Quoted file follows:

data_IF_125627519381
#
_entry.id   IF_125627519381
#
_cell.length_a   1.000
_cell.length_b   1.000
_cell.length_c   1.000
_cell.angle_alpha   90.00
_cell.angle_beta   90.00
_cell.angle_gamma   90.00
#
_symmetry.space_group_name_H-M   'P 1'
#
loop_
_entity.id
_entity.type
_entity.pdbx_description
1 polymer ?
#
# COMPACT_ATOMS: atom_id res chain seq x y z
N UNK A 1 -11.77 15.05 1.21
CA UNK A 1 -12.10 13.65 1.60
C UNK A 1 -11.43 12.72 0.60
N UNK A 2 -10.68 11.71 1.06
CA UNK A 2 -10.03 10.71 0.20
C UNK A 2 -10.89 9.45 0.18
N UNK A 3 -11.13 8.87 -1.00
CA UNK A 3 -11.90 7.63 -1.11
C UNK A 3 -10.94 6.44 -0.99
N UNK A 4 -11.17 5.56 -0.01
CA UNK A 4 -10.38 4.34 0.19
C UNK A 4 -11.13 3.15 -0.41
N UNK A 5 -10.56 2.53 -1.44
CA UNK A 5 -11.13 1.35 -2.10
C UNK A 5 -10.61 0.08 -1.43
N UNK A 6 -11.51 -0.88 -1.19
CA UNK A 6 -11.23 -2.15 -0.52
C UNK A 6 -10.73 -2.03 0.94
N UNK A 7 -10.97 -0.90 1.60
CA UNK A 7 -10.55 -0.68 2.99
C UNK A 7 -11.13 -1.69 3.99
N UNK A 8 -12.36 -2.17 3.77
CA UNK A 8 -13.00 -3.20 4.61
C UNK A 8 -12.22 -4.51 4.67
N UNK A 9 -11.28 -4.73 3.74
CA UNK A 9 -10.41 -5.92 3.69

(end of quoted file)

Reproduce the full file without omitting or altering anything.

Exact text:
data_IF_125627519381
#
_entry.id   IF_125627519381
#
_cell.length_a   1.000
_cell.length_b   1.000
_cell.length_c   1.000
_cell.angle_alpha   90.00
_cell.angle_beta   90.00
_cell.angle_gamma   90.00
#
_symmetry.space_group_name_H-M   'P 1'
#
loop_
_entity.id
_entity.type
_entity.pdbx_description
1 polymer ?
#
# COMPACT_ATOMS: atom_id res chain seq x y z
N UNK A 1 -11.77 15.05 1.21
CA UNK A 1 -12.10 13.65 1.60
C UNK A 1 -11.43 12.72 0.60
N UNK A 2 -10.68 11.71 1.06
CA UNK A 2 -10.03 10.71 0.20
C UNK A 2 -10.89 9.45 0.18
N UNK A 3 -11.13 8.87 -1.00
CA UNK A 3 -11.90 7.63 -1.11
C UNK A 3 -10.94 6.44 -0.99
N UNK A 4 -11.17 5.56 -0.01
CA UNK A 4 -10.38 4.34 0.19
C UNK A 4 -11.13 3.15 -0.41
N UNK A 5 -10.56 2.53 -1.44
CA UNK A 5 -11.13 1.35 -2.10
C UNK A 5 -10.61 0.08 -1.43
N UNK A 6 -11.51 -0.88 -1.19
CA UNK A 6 -11.23 -2.15 -0.52
C UNK A 6 -10.73 -2.03 0.94
N UNK A 7 -10.97 -0.90 1.60
CA UNK A 7 -10.55 -0.68 2.99
C UNK A 7 -11.13 -1.69 3.99
N UNK A 8 -12.36 -2.17 3.77
CA UNK A 8 -13.00 -3.20 4.61
C UNK A 8 -12.22 -4.51 4.67
N UNK A 9 -11.28 -4.73 3.74
CA UNK A 9 -10.41 -5.92 3.69